- The third discourse, Criticising youth-led activism, focused on why children should not be activists because they do not have the maturity to understand or lead change on large political issues, are breaking social norms for childhood or societal traditions, or are indoctrinated by adults and should not bear the burden of responsibility.
- The final discourse, Transcendence: reimagining ourselves, our world, and climate action, was less common but focused on the way that existential concerns driven by climate change are an opportunity for personal growth, societal change, and spirituality.
The authors concluded:
Newsprint media has shed light on the potential for youth climate action to bring about individual and systemic change but also tended to oversimplify the views of young people and their parents. Child and adolescent mental health care providers should be aware of the lay media’s narratives regarding children’s reactions to ecological challenges, and to support parents avoid the trap of childism.
Strengths and limitations
This study provides novel perspectives on the lay narratives that represent children and parents in the context of climate change, which is timely and relevant given the recent COP26 UN Climate Change Conference. By clearly delineating the dominant master narratives, the authors provide insight into the way that young people and their parents are encouraged to belong and be good members of their culture when dealing with climate change and the related anxieties and grief (Mclean & Syed, 2016). Importantly, these narratives provide a novel framework that practitioners can use when supporting both young people and their parents to understand and manage eco-anxiety. Despite these strengths, there are several limitations to the work.
Although the research was described as a scoping review, the methods in this paper do not follow current best practice guidelines for conducting scoping reviews (Peters et al., 2020). Some of the missing elements in the article include a clearly stated aim and associated research questions, specific inclusion and exclusion criteria, and a clear summary of the data extraction and charting process (Peters et al., 2020). Although some of the guidelines may not be relevant to a narrative synthesis of newspaper articles, further reporting of the methodology would help increase clarity and reproducibility of the work.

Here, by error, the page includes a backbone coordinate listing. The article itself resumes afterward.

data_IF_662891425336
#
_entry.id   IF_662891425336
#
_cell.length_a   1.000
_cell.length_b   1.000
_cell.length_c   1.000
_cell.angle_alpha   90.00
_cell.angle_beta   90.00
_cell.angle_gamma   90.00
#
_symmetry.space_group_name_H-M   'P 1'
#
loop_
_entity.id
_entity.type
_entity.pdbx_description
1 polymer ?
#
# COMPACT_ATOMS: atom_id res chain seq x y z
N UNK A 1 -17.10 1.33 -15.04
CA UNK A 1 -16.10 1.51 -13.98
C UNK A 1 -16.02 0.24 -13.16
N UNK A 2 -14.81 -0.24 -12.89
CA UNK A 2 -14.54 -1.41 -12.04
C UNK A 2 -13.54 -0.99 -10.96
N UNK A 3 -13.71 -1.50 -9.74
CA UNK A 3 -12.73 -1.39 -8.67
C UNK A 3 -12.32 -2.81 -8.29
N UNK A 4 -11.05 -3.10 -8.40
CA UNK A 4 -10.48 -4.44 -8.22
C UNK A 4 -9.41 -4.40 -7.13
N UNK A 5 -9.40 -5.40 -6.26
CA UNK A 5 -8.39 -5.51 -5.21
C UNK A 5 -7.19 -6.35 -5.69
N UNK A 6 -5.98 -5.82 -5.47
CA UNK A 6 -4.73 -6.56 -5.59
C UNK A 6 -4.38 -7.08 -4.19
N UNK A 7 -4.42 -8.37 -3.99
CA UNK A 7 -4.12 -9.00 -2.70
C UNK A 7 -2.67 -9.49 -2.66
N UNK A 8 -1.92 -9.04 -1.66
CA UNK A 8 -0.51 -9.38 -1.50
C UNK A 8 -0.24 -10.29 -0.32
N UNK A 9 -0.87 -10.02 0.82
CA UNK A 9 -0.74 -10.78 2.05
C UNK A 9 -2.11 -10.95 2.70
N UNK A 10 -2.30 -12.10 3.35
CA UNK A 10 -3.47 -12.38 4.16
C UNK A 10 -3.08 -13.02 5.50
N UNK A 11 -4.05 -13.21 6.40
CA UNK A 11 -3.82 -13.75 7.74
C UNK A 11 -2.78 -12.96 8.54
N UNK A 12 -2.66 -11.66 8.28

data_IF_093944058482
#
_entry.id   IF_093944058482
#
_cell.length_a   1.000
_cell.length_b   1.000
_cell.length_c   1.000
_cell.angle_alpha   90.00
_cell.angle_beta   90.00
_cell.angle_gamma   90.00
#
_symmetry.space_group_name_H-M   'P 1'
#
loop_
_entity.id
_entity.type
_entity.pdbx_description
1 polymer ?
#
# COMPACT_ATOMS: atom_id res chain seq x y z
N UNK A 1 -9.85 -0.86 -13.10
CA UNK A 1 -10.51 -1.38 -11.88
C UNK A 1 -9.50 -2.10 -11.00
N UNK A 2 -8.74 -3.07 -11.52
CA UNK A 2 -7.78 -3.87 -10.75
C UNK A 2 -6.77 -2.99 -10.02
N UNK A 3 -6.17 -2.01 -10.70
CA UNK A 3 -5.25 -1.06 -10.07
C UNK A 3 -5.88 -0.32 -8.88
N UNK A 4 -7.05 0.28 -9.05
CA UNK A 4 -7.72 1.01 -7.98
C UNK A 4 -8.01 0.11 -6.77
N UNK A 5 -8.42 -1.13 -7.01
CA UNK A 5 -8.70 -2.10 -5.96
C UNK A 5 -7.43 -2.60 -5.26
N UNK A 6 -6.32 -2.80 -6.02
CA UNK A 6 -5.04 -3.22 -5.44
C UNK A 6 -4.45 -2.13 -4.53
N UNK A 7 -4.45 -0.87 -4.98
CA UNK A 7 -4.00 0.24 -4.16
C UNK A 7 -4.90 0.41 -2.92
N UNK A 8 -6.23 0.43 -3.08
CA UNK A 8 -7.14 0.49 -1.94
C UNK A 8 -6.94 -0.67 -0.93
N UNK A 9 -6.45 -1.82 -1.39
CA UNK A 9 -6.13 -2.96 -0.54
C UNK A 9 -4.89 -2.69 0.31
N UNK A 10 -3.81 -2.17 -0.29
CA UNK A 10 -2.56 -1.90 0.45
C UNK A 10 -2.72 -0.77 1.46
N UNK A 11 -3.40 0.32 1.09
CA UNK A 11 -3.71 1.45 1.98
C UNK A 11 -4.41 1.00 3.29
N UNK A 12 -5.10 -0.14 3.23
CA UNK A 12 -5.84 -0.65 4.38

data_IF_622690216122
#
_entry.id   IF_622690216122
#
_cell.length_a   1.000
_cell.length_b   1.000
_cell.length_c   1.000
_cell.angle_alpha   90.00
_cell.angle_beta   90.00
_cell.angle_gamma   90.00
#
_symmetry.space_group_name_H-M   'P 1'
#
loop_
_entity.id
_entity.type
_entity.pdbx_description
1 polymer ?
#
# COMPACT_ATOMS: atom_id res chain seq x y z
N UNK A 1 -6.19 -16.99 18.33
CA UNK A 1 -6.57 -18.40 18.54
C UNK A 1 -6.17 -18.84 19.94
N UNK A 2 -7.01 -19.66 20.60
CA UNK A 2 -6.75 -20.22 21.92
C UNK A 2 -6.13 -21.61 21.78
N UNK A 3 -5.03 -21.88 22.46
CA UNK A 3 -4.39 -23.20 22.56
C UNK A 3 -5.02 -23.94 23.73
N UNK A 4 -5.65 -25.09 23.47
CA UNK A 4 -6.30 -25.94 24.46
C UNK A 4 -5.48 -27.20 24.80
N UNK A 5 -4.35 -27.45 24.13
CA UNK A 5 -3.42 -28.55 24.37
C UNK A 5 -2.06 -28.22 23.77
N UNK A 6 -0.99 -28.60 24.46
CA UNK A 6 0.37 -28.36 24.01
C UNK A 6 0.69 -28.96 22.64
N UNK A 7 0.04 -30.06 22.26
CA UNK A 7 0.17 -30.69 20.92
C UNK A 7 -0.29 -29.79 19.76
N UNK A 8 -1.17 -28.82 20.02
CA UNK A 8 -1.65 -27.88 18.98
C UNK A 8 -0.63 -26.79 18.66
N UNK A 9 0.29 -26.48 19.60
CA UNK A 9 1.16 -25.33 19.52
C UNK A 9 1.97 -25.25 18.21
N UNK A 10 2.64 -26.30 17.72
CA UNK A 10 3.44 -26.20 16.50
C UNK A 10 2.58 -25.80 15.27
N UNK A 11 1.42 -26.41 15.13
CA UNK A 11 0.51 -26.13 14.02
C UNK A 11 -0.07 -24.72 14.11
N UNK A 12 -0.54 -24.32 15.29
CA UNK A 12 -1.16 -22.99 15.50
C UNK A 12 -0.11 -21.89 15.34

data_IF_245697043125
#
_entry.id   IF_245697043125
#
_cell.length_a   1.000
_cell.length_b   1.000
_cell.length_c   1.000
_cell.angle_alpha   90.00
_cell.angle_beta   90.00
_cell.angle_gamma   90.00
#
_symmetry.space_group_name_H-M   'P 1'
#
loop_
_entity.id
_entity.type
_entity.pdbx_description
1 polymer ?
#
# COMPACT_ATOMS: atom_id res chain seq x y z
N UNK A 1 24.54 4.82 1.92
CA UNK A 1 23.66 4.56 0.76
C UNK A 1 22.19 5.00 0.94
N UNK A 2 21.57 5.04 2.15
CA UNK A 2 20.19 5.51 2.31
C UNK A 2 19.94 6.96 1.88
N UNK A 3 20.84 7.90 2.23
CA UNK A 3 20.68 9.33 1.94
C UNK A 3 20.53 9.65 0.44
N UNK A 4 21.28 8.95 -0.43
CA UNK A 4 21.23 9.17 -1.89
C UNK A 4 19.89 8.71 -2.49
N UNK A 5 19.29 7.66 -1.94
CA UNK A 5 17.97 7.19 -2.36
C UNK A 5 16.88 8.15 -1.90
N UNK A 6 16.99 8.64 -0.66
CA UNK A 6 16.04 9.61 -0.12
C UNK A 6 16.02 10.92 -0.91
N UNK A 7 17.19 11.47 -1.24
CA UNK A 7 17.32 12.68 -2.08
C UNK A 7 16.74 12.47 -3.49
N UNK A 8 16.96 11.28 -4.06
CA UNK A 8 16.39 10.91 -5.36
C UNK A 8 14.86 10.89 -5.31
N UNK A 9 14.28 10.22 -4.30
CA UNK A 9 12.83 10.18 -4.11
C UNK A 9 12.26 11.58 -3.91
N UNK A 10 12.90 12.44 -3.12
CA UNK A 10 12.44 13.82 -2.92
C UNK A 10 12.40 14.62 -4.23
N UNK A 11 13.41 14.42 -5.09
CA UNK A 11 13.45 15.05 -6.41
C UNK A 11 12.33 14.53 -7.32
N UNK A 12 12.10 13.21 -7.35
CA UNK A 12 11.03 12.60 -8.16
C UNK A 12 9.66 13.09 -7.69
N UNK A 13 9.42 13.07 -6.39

The focus on US-only newspaper depictions might limit the relevance of the review for international readers. This may be especially the case for those from European and other non-western nations, as a recent review on youth perceptions of climate change found that levels of belief, concern, and willingness to act were lower in the United States, UK, and Australia than in other countries (Lee et al., 2021). Nevertheless, it is possible that despite differences in youth perceptions, media depictions are similar across different nations, and further research is warranted to identify if this is the case.
More broadly, by only including newspaper articles as a data source, the research misses other important media sources, as acknowledged by the authors. However, this may be particularly problematic given the focus on depictions of youth. Young people are much less likely to access newspapers than other forms of media such as TV or social media (Twenge, et al., 2019). This means that although the current depictions likely influence adult perspectives, they may be less influential for young people. Understanding whether similar depictions appear in other media forms, and how much young people understand or endorse the different narratives would help strengthen the conclusions that can be drawn about the impact these narratives have on young people.
Implications for practice
Practitioners working with young people can consider these narratives when addressing young people’s and their parents’ reactions to climate change. This may empower parents to better understand and process their own anxieties and those of their children, and support young people to do the same.
More research is needed on this topic, but if similar narratives are identified in other media formats and countries, media guidelines could be developed that encourage positive and empowering media portrayals of young people and their parents facing climate change. This may support a reduction in anxiety and grief related to the climate crisis and inspire people to take meaningful action that benefits both themselves and the planet.
Statement of interests
No conflicts of interest.
Join us around the campfire to discuss this paper
The elves are organising an online journal club to discuss these papers with the lead author Dr Laelia Benoit, a group of young climate activists, expert clinicians, and our good friends at ACAMH (the Association of Child and Adolescent Mental Health). We will discuss the research and its implications. The webinar will be facilitated by André Tomlin (@Mental_Elf).
The focus will be on critical appraisal of the research and implications for practice. Primarily targeted at CAMHS practitioners, and researchers, ‘CAMHS around the Campfire’ will be publicly accessible, free to attend, and relevant to a wider audience.
Benoit, L., Thomas, I., & Martin, A. (2021). Ecological awareness, anxiety, and actions among youth and their parents–a qualitative study of newspaper narratives. Child and Adolescent Mental Health.
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Gifford, E., & Gifford, R. (2016). The largely unacknowledged impact of climate change on mental health. Bulletin of the Atomic Scientists, 72(5), 292-297.